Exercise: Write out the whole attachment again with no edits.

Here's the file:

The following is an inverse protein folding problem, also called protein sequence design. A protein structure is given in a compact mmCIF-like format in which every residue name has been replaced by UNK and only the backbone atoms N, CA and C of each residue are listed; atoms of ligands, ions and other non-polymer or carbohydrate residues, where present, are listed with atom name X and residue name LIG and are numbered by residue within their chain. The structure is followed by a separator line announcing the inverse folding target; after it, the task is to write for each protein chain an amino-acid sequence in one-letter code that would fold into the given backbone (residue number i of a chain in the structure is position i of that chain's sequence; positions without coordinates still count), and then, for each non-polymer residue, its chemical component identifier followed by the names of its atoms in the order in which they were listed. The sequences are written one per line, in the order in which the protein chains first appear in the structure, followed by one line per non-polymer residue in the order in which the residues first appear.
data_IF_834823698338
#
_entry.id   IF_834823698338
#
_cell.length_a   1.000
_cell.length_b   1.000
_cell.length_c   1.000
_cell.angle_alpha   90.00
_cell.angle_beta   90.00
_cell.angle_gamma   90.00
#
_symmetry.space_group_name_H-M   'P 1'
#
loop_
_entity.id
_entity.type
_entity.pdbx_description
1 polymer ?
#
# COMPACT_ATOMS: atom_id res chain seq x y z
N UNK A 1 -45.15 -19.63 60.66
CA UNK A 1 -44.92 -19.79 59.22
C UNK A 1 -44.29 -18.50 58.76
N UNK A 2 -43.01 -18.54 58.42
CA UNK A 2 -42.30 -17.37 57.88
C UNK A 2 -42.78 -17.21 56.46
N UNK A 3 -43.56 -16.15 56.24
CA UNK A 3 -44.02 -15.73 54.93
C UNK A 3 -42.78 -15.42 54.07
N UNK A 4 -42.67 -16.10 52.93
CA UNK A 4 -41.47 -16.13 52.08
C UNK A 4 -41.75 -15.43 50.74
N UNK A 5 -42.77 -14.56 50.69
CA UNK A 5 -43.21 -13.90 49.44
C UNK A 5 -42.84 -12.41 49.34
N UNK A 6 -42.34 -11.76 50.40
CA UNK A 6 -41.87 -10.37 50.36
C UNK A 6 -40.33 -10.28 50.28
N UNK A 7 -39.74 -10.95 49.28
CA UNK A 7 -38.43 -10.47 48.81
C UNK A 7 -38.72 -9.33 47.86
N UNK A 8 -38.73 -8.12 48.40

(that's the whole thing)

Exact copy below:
The following is an inverse protein folding problem, also called protein sequence design. A protein structure is given in a compact mmCIF-like format in which every residue name has been replaced by UNK and only the backbone atoms N, CA and C of each residue are listed; atoms of ligands, ions and other non-polymer or carbohydrate residues, where present, are listed with atom name X and residue name LIG and are numbered by residue within their chain. The structure is followed by a separator line announcing the inverse folding target; after it, the task is to write for each protein chain an amino-acid sequence in one-letter code that would fold into the given backbone (residue number i of a chain in the structure is position i of that chain's sequence; positions without coordinates still count), and then, for each non-polymer residue, its chemical component identifier followed by the names of its atoms in the order in which they were listed. The sequences are written one per line, in the order in which the protein chains first appear in the structure, followed by one line per non-polymer residue in the order in which the residues first appear.
data_IF_834823698338
#
_entry.id   IF_834823698338
#
_cell.length_a   1.000
_cell.length_b   1.000
_cell.length_c   1.000
_cell.angle_alpha   90.00
_cell.angle_beta   90.00
_cell.angle_gamma   90.00
#
_symmetry.space_group_name_H-M   'P 1'
#
loop_
_entity.id
_entity.type
_entity.pdbx_description
1 polymer ?
#
# COMPACT_ATOMS: atom_id res chain seq x y z
N UNK A 1 -45.15 -19.63 60.66
CA UNK A 1 -44.92 -19.79 59.22
C UNK A 1 -44.29 -18.50 58.76
N UNK A 2 -43.01 -18.54 58.42
CA UNK A 2 -42.30 -17.37 57.88
C UNK A 2 -42.78 -17.21 56.46
N UNK A 3 -43.56 -16.15 56.24
CA UNK A 3 -44.02 -15.73 54.93
C UNK A 3 -42.78 -15.42 54.07
N UNK A 4 -42.67 -16.10 52.93
CA UNK A 4 -41.47 -16.13 52.08
C UNK A 4 -41.75 -15.43 50.74
N UNK A 5 -42.77 -14.56 50.69
CA UNK A 5 -43.21 -13.90 49.44
C UNK A 5 -42.84 -12.41 49.34
N UNK A 6 -42.34 -11.76 50.40
CA UNK A 6 -41.87 -10.37 50.36
C UNK A 6 -40.33 -10.28 50.28
N UNK A 7 -39.74 -10.95 49.28
CA UNK A 7 -38.43 -10.47 48.81
C UNK A 7 -38.72 -9.33 47.86
N UNK A 8 -38.73 -8.12 48.40